Lightning in a Bottle


July 7, 2010

I didn’t plan to post today but I saw something really inspiring last night.

Yesterday, my post was about employee engagement and practical examples of what you can do to help improve it in your organization.  Last night, I went to my nephew’s baseball game and saw an example of engagement so strong and so simple, I was wishing I could capture it.  My nephew is nine and plays on a team with third and fourth grade boys.  I’m used to watching my six year old son’s team play, so watching boys a couple years older is really a difference.  A BIG difference.  They know their positions, they make some really good plays, and wow, can some of them hit the ball!

Well, the team was leading by six runs as we headed into the final inning.  Then, things just started falling apart.  Maybe they were overconfident at that point or maybe they were tired or becoming distracted.  Either way, mistakes started to happen.  What I saw was this:

The coach went up to a boy who had just made a big blunder.  The coach leaned down close so they could be eye-to-eye.  He looked right at the boy and quietly, in a hushed voice we could barely hear, gave the boy encouragement and explained how he could avoid that mistake in the future.  The little boy listened intently.  I mean INTENTLY.  You could tell from his body language that he was disappointed in himself and was taking this seriously.  Coach put one hand gently on the boy’s shoulder as he finished the chat.  They boy nodded, smiled, then went out to have great performance the rest of the game.

Never once did the coach make light of the situation.  Never once did the coach make the child feel defensive or like a personal failure.  It was purely a technical observation of how the boy could improve his performance.  It was amazing.  It worked because:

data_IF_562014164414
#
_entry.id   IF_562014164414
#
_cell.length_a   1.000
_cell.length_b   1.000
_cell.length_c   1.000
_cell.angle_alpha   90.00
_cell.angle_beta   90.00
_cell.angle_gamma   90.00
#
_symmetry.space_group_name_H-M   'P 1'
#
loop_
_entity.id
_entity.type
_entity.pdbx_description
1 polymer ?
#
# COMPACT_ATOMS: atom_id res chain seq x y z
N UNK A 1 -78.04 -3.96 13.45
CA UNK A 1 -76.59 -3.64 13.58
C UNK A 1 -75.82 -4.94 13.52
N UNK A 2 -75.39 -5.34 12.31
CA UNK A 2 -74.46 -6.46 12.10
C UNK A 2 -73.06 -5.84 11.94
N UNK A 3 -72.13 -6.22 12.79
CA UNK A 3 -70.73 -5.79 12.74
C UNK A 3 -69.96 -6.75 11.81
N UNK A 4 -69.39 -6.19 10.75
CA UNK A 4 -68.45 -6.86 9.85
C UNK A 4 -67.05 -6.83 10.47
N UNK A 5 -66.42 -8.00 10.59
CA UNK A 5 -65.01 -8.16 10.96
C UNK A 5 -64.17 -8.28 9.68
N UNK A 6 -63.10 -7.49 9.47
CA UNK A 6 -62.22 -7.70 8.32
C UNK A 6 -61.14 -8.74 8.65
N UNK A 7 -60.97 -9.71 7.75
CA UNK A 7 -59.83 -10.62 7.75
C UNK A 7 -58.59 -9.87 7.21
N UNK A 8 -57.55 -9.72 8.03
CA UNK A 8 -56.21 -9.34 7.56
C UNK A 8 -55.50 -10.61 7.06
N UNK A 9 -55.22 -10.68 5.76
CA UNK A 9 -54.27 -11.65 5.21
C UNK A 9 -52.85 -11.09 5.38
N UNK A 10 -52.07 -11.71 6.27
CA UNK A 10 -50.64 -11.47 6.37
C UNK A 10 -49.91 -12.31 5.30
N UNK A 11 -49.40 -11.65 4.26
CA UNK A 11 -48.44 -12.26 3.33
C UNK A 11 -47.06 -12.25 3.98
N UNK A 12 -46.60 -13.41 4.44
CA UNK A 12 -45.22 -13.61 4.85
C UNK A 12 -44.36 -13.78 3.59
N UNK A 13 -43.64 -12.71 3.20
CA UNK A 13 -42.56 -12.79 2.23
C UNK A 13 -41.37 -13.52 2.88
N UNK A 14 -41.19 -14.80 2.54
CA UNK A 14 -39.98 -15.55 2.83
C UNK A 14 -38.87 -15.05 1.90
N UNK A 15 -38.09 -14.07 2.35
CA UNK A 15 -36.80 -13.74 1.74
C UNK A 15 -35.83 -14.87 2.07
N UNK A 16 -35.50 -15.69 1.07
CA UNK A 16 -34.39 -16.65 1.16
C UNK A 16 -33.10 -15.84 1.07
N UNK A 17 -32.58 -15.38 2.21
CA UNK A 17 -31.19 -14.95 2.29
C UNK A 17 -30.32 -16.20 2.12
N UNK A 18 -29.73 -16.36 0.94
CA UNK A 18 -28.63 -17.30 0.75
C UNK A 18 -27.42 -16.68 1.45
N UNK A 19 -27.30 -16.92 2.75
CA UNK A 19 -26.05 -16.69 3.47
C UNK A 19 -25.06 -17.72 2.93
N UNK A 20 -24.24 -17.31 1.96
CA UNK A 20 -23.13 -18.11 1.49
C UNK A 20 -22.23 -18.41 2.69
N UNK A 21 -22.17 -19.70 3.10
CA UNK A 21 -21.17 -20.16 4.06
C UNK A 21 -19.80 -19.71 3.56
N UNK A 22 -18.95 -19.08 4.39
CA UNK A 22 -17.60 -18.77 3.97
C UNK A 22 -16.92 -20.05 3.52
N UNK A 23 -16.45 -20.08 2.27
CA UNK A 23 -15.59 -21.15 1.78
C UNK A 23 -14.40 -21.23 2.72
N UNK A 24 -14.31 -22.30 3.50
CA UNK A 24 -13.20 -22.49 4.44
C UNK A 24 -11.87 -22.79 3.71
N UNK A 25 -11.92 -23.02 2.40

• It was in the moment
  • It was not personal, but technical
  • It was serious
  • It addressed how the change in performance would benefit the team
  • It was focused even though there was a lot going on around them

I wish I could have captured that lightning in a bottle.  THAT was engagement that could transform the workplace.  Seen any coaching lately that you’d like to capture in a bottle?  Share your story in the comments.


  • Unfortunately, this ability to engage is more natural than learnt (in my humble opinion).

    I had one of the meanest bosses EVER and her way of engaging was to put on a fresh coat of BRIGHT RED lipstick and go into battle!!! She thrived on intimidation and confrontation!!!!! There was no gentle engagement- she was Queen and you were her minion. Maybe her methods made you want to NEVER disappoint her. I fell into that trap for a long time, but finally left when it was too much to bear. I also denied her the opportunity to level her rage upon me in the way I left her company. In the end, she had to bribe her two suck-ups into staying at her company…

    On the other hand, I had a boss so engaging that he could talk you into doing the things least advantageous for your forward progress and convince you that questioning his motives was dead wrong. He was a very, very charming man. I lasted for five years at that job. I left when I figured out how backward I was going in my career. It took the others who drank his Kool Aid years longer to figure out that he was a con man!!!

    I guess what I am saying is that I feel in many ways that the engagement you speak of is sometimes a natural-born trait. I do hold out hope that it can be taught; it is whether or not the person is receptive to such teachings.

  • Cute story…rooted in the most basic level of engagement. Now, how do we transfer that level of engagement to the workplace? Easier said than done, huh?!!

    • @Doug- You have some of the best, and worst, workplace stories ever. I love it!

      @Allie- Thanks for commenting. You pegged it…not easy to transfer that level of engagement to the workplace. Any ideas?

  • Great story. Wish I had one to share. In fact as companies move to a decentralized workforce model with employees in different cities, states and even countries, that type of coaching becomes more difficult. I would love to know about management training at companies that specifically address how to successfully manage remote employees.

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About Trish

A former HR executive and HCM product leader with over 20 years of experience.


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